THE '70S HAVE been an up and down decade for Ellsworth and Louise Hutchinson. The early years were shattered by the slow death of their seven-year old-son, one of their six children; as they bound their wounds after the death of one child, they knew disappointment about the life choices of some of the others. They escalated into the victory of middle class only to meet the juggernaut of inflation. But sitting in their Anacostia living room amid family mementos where they have laughed and cried, celebrated and mounred, the Hutchinsons say they have survived well.
They have strong determination to deal with personal tension and everyday worries, and say they will survive whatever roadblocks the '80s present. Theirs is a family -- clearly marked with imperfections but more clearly marked by unity -- that you want the bureaucrats and sociologists, the occasional voices of doom about large, minimally educated, inner-city black families, to look at.
Unlike many families, black and white, who did not survive the economic uncertainities brought on by three recessions in the '70s, spiraling divorce and separation pressures, the Hutchinsons, who have been married 31 years, survived because they were intrinsically strong and resourceful and could hold society's pressures at bay.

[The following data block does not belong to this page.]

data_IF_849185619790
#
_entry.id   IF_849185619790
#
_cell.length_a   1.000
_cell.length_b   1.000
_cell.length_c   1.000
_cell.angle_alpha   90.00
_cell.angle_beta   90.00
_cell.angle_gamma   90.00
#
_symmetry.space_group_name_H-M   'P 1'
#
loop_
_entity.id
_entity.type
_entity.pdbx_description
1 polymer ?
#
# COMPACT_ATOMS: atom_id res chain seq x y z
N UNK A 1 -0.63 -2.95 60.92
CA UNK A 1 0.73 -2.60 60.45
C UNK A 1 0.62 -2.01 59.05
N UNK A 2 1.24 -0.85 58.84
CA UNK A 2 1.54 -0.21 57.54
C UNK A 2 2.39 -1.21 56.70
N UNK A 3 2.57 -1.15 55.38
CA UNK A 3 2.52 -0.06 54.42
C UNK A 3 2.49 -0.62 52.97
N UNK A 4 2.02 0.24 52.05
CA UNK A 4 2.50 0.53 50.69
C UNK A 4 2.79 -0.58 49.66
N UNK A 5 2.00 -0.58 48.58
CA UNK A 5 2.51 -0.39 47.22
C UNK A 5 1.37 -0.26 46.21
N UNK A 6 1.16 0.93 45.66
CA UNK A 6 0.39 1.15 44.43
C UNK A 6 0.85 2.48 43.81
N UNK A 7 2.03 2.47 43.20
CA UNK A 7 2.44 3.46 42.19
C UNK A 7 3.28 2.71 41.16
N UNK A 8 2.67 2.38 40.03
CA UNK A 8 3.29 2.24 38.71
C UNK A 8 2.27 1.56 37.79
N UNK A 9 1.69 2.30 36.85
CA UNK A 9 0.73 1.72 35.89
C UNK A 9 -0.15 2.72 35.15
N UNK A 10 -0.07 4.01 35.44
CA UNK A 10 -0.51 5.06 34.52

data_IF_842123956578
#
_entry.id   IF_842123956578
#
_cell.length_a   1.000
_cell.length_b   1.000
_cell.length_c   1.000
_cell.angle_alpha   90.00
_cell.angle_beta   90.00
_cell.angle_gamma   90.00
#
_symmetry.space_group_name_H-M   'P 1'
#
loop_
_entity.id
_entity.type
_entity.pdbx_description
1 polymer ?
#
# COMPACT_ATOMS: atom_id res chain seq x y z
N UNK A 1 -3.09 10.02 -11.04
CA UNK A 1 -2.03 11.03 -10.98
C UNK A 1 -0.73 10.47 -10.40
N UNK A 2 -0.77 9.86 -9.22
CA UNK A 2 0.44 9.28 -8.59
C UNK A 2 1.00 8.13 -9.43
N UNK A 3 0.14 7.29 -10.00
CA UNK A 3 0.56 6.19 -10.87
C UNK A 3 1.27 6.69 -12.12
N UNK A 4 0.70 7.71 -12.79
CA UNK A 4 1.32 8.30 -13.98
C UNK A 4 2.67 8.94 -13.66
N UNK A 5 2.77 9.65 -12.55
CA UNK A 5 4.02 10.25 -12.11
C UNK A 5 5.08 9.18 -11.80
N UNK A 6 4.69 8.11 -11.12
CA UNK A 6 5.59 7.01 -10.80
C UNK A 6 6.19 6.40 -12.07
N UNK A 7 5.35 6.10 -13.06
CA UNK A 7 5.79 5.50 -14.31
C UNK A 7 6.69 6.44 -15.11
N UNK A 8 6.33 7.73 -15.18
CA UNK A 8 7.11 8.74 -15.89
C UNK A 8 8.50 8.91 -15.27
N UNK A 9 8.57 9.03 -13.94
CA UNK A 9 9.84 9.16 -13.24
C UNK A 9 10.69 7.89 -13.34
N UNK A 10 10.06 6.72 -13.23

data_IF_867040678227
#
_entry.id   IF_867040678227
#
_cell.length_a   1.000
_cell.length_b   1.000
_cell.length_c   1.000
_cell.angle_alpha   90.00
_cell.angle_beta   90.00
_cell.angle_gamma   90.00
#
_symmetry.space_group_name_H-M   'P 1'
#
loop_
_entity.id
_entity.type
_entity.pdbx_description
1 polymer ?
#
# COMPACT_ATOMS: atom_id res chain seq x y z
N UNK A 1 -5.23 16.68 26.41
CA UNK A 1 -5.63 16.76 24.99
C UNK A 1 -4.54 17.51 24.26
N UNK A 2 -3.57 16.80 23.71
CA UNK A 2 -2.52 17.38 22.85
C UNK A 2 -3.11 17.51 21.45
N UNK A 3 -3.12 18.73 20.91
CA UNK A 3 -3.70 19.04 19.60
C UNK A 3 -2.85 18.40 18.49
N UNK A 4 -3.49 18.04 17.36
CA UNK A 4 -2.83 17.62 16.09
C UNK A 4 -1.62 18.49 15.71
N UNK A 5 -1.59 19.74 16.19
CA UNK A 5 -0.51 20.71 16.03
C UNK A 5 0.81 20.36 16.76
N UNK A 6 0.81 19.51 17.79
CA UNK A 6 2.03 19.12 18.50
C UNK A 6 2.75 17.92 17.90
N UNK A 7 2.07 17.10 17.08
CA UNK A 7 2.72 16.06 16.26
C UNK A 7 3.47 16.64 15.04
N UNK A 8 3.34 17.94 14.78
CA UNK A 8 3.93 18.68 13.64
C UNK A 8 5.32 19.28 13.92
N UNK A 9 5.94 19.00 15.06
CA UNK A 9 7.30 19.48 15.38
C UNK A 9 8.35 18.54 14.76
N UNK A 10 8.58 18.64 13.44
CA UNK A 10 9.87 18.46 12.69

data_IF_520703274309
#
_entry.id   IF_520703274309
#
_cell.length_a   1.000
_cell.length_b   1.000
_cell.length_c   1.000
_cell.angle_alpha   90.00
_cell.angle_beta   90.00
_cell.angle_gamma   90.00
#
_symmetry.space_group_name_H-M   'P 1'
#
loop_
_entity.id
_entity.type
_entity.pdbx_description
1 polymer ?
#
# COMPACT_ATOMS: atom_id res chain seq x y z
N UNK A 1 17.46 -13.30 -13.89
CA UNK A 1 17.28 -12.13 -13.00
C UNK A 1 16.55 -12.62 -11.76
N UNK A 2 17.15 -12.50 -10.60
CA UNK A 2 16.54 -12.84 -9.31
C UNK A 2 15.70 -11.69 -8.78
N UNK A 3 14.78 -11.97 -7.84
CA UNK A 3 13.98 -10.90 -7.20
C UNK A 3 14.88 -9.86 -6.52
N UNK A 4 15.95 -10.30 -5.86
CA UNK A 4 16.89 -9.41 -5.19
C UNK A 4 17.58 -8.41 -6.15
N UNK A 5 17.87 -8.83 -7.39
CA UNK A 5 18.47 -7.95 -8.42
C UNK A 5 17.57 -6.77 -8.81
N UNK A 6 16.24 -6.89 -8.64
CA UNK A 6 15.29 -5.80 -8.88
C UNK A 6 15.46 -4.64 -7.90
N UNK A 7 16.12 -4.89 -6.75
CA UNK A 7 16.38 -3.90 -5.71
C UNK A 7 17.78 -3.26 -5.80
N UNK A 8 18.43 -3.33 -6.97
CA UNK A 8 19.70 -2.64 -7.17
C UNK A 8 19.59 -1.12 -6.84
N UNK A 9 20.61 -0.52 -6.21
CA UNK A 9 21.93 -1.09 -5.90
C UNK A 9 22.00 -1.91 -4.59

During that time, Louise Hutchinson was nearly consumed with community activism and at one point served on 12 different boards. She was a director of Southeast Community House and worked for the Anacostia Community School Project.
She was battered for her choice to work in the community. A native Washingtonian who grew up in Shaw and whose mother had been a journalist who knew women like educator Mary McLeod Bethune, Hutchinson defended herself against being "middle class." She'd retort, "The bottom line is your values. Will they endure and make some difference in the way the community moves forward?"
Hutch encouraged and supported his wife's activism, only occasionally grumbling while cooking pot roasts.
The Hutchinson began the '70s in a solid duplex on 18th St. SE, finally out of the projects. That move itself exploded the belief that people stay in the projects forever and are a constant burden on society. Hutch worked for Curtis Brothers Furniture Co. in Anacostia as their first black salesman. "He was their best," Louise says proudly. His earnings increased each year, up to $22,000 by 1975. The family's horizons always had been upwardly mobile, but now their finances improved, helped along by Louise's careful budgeting.
"Taking a woman who has something to offer and keeping her in the house taking care of a family -- she's like a caged tiger. She deserved that chance," he says.